derivatives, niacin, bile acid sequestrants,
and ezetimibe, have not been proven to
prevent ischemic stroke.1 Nonetheless,
these agents may be used to help attain
dyslipidemia treatment goals.1,8
Atrial fibrillation
The risk of stroke in patients with atrial
fibrillation (AF) varies from less than one
per cent to over 20 per cent per year based
on the presence or absence of additional risk
factors, which can be assessed using the
CHADS2 index.9 CHADS2 stratifies patients
into risk categories by assigning one point
each for congestive heart failure, hypertension,
age greater than 75 years, and diabetes
mellitus, and two points for a history of
stroke or transient ischemic attack (TIA).9
Recent AF guidelines from the CCS
recommend that all patients with AF (or atrial
flutter) be stratified for risk of stroke and
risk of bleeding, and that most should receive
antithrombotic therapy.9 Specifically, they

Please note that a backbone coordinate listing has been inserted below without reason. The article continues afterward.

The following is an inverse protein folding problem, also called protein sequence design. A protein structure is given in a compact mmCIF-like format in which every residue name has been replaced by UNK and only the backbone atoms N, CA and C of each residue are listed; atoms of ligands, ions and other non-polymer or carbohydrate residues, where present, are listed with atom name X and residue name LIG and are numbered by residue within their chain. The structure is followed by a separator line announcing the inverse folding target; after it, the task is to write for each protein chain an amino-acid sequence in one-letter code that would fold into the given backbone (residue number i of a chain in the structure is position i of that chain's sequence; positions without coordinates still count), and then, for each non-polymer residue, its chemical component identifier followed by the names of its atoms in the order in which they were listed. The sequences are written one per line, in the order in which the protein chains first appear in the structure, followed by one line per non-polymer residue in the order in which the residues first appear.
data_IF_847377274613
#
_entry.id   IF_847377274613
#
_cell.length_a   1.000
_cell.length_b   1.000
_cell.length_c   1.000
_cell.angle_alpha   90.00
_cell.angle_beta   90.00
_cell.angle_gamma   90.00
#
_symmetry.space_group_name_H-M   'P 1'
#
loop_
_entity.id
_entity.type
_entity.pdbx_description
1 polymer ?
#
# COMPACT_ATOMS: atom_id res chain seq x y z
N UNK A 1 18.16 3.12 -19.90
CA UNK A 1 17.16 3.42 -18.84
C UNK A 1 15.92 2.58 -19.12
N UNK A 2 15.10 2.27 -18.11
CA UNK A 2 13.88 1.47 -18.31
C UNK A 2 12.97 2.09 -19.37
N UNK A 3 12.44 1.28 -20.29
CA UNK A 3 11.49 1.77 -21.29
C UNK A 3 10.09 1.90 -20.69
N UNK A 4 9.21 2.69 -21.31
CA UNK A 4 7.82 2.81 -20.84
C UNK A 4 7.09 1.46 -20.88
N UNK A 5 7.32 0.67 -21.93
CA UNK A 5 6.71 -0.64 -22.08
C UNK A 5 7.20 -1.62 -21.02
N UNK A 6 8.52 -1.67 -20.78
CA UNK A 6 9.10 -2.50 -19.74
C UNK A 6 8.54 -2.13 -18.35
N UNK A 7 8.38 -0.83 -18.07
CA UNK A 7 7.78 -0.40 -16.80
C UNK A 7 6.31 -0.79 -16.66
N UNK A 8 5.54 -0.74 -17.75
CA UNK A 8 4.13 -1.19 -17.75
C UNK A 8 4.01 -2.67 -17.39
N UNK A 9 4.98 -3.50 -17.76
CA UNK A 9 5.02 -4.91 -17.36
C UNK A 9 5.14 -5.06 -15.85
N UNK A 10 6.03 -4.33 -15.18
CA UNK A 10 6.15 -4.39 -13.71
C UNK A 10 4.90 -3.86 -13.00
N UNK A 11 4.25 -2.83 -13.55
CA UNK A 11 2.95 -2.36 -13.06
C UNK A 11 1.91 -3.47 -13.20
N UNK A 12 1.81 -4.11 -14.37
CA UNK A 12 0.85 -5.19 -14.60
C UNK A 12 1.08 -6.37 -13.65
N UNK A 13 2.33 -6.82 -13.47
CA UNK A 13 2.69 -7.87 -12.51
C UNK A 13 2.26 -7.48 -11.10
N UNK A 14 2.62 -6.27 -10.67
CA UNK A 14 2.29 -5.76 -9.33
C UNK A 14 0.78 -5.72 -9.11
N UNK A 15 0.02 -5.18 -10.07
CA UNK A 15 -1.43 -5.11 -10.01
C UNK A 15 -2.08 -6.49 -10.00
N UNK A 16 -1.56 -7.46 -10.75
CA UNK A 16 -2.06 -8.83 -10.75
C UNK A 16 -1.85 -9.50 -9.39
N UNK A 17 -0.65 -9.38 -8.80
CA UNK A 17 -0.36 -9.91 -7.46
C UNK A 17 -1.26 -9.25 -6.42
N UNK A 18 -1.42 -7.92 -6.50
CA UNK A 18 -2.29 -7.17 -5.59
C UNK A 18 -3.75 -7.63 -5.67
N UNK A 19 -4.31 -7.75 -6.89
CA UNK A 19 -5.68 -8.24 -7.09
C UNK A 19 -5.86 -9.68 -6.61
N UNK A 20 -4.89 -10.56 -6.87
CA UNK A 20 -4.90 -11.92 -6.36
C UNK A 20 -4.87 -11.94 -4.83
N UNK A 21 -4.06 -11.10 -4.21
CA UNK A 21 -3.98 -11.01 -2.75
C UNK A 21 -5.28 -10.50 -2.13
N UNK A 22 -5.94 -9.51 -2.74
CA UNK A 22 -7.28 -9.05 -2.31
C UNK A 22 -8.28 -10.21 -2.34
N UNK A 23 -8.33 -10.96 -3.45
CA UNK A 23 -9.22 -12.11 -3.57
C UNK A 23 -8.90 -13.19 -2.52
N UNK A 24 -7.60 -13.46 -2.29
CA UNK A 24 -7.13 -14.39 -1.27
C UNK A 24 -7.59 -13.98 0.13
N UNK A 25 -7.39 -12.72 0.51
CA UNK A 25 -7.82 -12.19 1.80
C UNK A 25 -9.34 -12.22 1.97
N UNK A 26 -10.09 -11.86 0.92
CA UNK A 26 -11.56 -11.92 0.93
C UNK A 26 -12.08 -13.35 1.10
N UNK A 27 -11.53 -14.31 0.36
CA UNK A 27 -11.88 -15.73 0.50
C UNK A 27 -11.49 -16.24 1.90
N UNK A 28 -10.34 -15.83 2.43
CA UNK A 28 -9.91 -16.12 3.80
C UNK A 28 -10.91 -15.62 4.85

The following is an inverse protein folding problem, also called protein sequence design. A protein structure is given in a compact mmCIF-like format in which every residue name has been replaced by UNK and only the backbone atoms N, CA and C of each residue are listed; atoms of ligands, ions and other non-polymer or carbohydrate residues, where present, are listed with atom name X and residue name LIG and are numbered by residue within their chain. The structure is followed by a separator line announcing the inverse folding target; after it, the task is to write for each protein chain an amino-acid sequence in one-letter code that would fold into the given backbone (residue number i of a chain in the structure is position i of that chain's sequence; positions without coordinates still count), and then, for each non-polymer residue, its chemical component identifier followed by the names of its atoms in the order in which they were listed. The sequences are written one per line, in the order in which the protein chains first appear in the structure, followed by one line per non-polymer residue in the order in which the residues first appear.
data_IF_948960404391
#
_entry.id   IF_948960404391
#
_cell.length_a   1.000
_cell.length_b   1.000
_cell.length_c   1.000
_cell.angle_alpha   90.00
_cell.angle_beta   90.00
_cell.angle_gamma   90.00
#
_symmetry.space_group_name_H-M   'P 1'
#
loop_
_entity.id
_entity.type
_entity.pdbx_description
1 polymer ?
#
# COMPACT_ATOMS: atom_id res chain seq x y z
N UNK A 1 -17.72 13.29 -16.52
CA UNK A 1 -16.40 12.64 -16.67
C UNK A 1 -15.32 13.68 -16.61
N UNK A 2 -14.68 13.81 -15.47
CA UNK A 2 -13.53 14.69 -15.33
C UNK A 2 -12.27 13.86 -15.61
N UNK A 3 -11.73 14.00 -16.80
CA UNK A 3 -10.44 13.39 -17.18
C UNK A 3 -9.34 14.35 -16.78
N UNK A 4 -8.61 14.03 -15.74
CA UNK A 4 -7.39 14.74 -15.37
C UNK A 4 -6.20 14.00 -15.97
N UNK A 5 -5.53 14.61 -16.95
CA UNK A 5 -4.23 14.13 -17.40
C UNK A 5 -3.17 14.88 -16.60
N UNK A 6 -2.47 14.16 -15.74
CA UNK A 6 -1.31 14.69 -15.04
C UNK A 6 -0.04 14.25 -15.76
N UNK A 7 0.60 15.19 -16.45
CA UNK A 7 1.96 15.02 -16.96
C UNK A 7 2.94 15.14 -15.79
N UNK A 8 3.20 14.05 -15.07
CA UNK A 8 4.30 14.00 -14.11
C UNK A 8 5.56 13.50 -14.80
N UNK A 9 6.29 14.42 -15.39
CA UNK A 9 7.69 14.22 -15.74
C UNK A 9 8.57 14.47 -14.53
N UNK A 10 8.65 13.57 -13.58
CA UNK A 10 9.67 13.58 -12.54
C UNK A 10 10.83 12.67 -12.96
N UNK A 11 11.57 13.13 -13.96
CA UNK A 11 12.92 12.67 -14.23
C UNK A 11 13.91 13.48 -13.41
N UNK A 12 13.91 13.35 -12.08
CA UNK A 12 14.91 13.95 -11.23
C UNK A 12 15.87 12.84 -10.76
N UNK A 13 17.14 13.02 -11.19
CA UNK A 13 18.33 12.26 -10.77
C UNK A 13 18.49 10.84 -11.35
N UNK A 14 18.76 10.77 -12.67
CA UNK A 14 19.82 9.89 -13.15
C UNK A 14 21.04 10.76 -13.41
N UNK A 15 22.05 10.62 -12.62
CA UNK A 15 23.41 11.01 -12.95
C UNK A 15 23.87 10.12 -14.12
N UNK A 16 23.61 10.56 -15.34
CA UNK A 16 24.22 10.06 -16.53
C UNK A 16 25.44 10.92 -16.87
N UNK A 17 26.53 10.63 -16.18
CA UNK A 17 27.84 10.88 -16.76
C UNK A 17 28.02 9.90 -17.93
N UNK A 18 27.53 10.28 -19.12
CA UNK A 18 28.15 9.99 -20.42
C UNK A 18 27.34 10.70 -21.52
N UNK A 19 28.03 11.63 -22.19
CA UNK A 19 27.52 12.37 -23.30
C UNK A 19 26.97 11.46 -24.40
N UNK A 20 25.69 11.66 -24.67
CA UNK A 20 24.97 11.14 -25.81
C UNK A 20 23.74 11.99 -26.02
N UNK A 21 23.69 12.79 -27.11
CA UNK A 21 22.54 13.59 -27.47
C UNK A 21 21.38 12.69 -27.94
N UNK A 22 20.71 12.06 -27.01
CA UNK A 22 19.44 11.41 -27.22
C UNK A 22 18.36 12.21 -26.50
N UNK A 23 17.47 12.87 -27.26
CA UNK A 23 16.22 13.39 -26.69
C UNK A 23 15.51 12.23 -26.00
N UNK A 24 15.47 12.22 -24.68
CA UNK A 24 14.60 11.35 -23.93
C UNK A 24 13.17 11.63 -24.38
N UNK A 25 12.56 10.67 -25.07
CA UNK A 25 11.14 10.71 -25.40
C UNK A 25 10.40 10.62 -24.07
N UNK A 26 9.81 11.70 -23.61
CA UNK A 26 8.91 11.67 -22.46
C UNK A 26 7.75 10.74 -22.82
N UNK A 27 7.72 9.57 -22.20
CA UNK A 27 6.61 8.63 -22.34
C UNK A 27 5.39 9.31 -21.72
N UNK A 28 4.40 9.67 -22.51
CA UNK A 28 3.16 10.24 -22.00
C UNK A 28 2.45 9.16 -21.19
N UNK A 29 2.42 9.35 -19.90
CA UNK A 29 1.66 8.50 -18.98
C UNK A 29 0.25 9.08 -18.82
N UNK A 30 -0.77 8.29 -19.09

recommend that:
• patients at very low risk of stroke (CHADS2
= 0) should receive aspirin (75–325 mg/day*);
• patients at low risk of stroke (CHADS2 = 1)
should receive oral anticoagulant (OAC)
therapy with either warfarin, adjusted to
achieve an international normalized ratio
(INR) of 2 to 3, or dabigatran; and
• patients at moderate risk of stroke (CHADS2
≥ 2) should receive OAC therapy with
either warfarin (INR 2–3) or dabigatran.9
Of note, the CCS guidelines suggest that
aspirin may be a reasonable alternative to
OAC therapy for some low-risk patients
based on individual risk-benefit considerations,
and that dabigatran (150 mg twice daily†) is
generally preferred to warfarin when OAC
therapy is indicated.9 The AHA/ASA
guidelines make similar recommendations
for antithrombotic therapy, with the
exception that dabigatran is not included in
their management strategy (i.e., warfarin is
the only OAC recommended).1 The
Recent literature suggests that the minimum daily dose of aspirin required for primary prevention of stroke in patients with AF is 325 mg daily.10,11
When given at a dosage of 150 mg twice daily, dabigatran is superior to warfarin for stroke prevention without any increase in major bleeding or need for INR monitoring; a dose of 110 mg twice daily